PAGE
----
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Sony has just unveiled their latest camera, which is part of the prestigious Cinema Line. This new Sony FX30 camera features a new APS-C sensor rather than a full-frame one. It offers 26MP in still mode (APS-C 3:2, 6192×4128) and 20.1MP in video mode (Super 35mm 16:9, 3840×2160). Interested in finding out more? Meet Konsuke Imagawa-San, Sony’s 26-year-old product planner, who kindly sat down with us to chat about this new camera.
If you know the Sony FX3 mirrorless camera already (news article | review), this new Sony FX30 looks very familiar. In fact, both share the exact same body apart from the sensor used. And being part of the Cinema Line, the new FX30 is a video camera first, still photography second, and aimed at young content creators.
The Sony FX30 is capable of recording up to 4K60p (3840×2160) resolution, in All-I / Long GOP h.264/265 10bit 4:2:2 codec. The 4K resolution is being oversampled from the entire 6K area of the newly developed backside illuminated EXMOR R CMOS sensor for a sharper 4K image. When cropping in 1.6x, 4K120p becomes an option as well, and in Full HD you can shoot up to 240p.
Since the Sony FX30 and the already available FX3 look so much alike when you examine them from the outside, it might be difficult to pick one over the other. Well, it depends on the sensor used since a smaller sensor naturally leads to more compact lenses, better battery performance, more manageable file sizes, and much more.
If you want to get the most out of the form factor of these cameras, the FX3 is probably the way to go, but if you don’t need a full-frame sensor (or if you aim to avoid the hassle of larger lenses, etc.), the Sony FX30 may be a perfect choice.
The Sony FX30 has a number of software features aimed at filmmakers, such as the so-called User LUTs, which can be applied to both the LCD monitor and HDMI output to get an accurate preview of the final image. Three presets and up to 16 user-created LUTs can be imported.
The FX30 has three different shooting modes to help you with exposure when working in log mode. Again, this feature is aimed at filmmakers, not so much at photographers.
The Cine EI modes are particularly impressive here, providing a solid quality reference point for downstream editing. That way, this small cinema camera can be used very well as a B-cam on larger productions and still provide the necessary quality consistency for post-production. Sony specifies a dynamic range of 14+ stops when filming in S-Log 3, and the available ISO settings range from 100 to 32,000. (CineD’s camera lab test is currently in the making).
Of course, the new FX30 offers Sony’s famous Hybrid AF, which uses almost 90% of the sensor area and 496 individual focus points. It also features real-time eye AF (people, animals, and even birds) and real-time tracking.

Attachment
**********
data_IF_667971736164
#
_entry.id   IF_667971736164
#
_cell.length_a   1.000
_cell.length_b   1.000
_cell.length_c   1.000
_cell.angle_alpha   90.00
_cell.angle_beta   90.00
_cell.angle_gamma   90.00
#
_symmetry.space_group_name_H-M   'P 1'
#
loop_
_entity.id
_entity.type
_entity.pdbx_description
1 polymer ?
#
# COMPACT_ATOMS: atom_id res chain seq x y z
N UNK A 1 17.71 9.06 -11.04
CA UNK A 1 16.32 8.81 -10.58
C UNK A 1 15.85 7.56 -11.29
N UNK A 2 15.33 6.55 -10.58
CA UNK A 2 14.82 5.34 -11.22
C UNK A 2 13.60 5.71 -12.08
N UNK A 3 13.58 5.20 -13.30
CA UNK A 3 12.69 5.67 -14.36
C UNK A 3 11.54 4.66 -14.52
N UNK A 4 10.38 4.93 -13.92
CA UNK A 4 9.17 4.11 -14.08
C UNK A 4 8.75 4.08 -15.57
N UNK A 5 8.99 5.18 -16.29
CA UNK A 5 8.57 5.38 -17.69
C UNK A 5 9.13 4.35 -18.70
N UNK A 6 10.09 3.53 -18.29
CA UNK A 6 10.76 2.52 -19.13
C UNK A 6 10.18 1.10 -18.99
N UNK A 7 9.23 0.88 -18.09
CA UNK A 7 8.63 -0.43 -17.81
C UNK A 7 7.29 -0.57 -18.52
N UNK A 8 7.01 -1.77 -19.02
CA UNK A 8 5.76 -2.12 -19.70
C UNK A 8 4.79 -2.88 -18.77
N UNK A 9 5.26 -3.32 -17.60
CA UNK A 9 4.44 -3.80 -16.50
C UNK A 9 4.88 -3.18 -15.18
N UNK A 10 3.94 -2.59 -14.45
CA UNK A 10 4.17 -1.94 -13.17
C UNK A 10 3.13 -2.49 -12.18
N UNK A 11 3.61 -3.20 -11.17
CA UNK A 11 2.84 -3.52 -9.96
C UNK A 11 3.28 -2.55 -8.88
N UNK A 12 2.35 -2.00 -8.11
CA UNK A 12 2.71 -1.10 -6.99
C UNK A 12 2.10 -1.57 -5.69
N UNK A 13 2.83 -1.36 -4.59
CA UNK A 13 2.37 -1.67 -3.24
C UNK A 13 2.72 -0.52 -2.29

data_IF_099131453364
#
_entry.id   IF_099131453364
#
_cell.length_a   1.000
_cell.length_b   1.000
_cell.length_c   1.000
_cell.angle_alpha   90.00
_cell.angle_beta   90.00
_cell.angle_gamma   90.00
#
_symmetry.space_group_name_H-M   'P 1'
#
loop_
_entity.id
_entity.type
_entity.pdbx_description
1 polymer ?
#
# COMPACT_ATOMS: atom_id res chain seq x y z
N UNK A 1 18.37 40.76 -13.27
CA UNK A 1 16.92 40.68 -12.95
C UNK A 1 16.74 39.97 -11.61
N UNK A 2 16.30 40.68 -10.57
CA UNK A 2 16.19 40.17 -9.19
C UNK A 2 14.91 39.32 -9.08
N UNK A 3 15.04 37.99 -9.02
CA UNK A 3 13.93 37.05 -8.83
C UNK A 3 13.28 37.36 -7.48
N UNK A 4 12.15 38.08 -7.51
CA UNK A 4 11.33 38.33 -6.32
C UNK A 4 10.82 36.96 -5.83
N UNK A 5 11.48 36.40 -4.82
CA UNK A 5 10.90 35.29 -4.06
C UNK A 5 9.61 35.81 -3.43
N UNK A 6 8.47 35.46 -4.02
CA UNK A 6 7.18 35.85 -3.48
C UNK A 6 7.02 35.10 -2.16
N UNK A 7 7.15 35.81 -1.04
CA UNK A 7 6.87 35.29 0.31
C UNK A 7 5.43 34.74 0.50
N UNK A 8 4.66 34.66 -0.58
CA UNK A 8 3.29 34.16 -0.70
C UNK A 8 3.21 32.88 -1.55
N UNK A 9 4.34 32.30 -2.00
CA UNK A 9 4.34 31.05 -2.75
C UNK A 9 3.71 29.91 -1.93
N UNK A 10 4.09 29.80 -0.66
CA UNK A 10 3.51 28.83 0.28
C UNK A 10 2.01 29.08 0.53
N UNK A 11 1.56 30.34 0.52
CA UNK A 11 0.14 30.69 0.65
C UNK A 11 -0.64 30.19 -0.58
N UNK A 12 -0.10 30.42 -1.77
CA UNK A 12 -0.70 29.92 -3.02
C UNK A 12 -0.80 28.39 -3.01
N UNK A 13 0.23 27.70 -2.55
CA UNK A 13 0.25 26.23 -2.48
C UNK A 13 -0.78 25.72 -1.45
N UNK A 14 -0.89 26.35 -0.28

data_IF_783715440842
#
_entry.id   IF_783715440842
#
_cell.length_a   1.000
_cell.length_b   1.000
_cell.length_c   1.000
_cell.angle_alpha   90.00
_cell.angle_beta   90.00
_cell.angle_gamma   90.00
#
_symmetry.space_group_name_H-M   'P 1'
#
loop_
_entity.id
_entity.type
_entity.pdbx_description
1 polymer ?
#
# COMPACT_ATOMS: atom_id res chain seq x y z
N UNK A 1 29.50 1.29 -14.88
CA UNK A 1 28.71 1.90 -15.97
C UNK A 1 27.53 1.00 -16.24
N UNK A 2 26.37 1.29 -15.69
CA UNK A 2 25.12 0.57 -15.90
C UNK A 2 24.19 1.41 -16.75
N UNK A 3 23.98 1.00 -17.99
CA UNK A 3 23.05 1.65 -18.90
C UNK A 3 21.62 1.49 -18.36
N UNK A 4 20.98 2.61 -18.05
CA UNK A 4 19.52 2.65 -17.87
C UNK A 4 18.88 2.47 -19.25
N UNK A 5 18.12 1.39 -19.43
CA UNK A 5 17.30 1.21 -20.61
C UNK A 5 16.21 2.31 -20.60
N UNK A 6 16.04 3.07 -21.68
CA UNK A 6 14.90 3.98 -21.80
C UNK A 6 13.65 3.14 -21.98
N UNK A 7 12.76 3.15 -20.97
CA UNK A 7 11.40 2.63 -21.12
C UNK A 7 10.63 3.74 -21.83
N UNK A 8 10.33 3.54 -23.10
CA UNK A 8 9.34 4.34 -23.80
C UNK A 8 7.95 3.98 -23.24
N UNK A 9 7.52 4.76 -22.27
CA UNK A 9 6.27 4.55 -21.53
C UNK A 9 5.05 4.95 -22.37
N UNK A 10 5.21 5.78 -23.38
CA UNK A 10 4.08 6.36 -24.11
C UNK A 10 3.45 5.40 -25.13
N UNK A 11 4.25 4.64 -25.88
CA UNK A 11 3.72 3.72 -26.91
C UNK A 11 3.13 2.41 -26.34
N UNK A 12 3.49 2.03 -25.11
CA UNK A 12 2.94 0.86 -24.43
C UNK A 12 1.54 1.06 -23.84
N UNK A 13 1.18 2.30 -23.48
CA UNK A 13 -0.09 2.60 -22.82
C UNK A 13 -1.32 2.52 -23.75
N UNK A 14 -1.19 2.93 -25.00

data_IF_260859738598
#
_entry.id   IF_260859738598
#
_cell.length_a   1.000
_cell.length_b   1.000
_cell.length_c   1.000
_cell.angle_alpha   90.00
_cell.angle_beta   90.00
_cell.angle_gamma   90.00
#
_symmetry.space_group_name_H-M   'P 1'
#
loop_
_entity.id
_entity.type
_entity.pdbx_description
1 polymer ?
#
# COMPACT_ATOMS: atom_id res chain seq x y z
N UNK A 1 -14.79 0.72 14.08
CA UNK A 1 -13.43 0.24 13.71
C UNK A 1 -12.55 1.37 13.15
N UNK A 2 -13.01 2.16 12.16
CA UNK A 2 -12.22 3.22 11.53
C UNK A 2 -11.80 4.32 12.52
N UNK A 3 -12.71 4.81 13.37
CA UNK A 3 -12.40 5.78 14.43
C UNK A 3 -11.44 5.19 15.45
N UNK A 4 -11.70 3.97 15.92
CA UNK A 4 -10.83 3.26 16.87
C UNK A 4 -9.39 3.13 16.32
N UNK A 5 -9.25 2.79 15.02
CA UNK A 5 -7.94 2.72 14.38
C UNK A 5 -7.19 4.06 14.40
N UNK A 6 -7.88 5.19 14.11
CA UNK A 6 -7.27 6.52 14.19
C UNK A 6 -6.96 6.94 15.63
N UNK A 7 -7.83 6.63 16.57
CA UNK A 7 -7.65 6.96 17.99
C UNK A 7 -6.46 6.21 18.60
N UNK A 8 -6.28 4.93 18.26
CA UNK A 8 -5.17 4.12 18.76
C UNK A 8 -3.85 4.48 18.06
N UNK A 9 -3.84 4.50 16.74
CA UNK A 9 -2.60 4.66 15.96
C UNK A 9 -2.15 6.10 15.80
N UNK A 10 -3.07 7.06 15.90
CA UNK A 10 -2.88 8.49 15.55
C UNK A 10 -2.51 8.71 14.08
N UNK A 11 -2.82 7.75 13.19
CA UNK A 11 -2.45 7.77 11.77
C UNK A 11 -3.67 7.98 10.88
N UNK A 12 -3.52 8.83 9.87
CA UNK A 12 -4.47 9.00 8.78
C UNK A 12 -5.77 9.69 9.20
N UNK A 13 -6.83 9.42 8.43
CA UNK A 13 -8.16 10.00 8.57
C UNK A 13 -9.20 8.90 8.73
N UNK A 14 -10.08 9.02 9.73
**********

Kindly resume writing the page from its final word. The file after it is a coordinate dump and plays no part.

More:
Focus Assist (smooth switching between AF and manual focus) is also available, as is a so-called Focus Map that visualizes the depth of field. Focus breathing compensation, which eliminates the dreaded focus breathing, e.g. when filming with photo lenses, is also very useful. Of course, for this to work, a slight crop must be applied.
Also on board is Sony’s In-Body Image Stabilization (IBIS), which uses a slight crop in “Active Mode” to achieve the best performance, though there is no crop in Standard Mode.
The body weighs just 646g (with battery and SD card inserted – 562g without), and just like the FX3, the Sony FX30 features the same mounting holes in the body itself, so no camera cage is required for a basic configuration.
The FX30 also features the “new” Sony menu system, which is much clearer and easier to understand and navigate. Another new feature is how the image is displayed when filming, as most of the frame is not obscured by menu items. These items are located around the image and not on the frame itself.
Here’s a list of specifications for the new Sony FX30:
As a nice touch, since this is a film camera, Sony points out that the FX30’s stills are color-matched to the video specs, so they can be used for location scouting, for example.
Next to the sensor size and price difference between the cameras, it is important to note that where the FX30 falls short – it’s the “stills mode” when compared to the FX3. Some features and functions are not provided with the new camera. There is no mechanical shutter, continuous still shooting, or uncompressed RAW. Also missing is the image sensor “anti-dust function” and AF illuminator. If you are into photography, you will find that the camera is not compatible with an external flash and NFC communication is not available.
So very much depending on your creative needs, the exclusion of these functions may or may not be important to you when deciding if this is the right tool for you.
The new Sony FX30 mirrorless Cinema camera is available now, and it sells for $1800 body only and $2.199 with the XLR handle. For reference, the (much bigger) Blackmagic Design BMPCC 6K G2 (article here), which also uses an APS-C sensor, sells for $1,995, but it lacks features like IBIS, Eye-AF, and others.
Link: Sony website
What do you think of this Sony FX30 APS-C camera? Would you use it as a B-Cam for other cameras of the Cinema Line? Share your thoughts in the comments below!
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Olaf von Voss is a freelance cameraman who is in business for well over a decade. He is living in Berlin, Germany but has traveled the world as well while shooting mostly documentaries.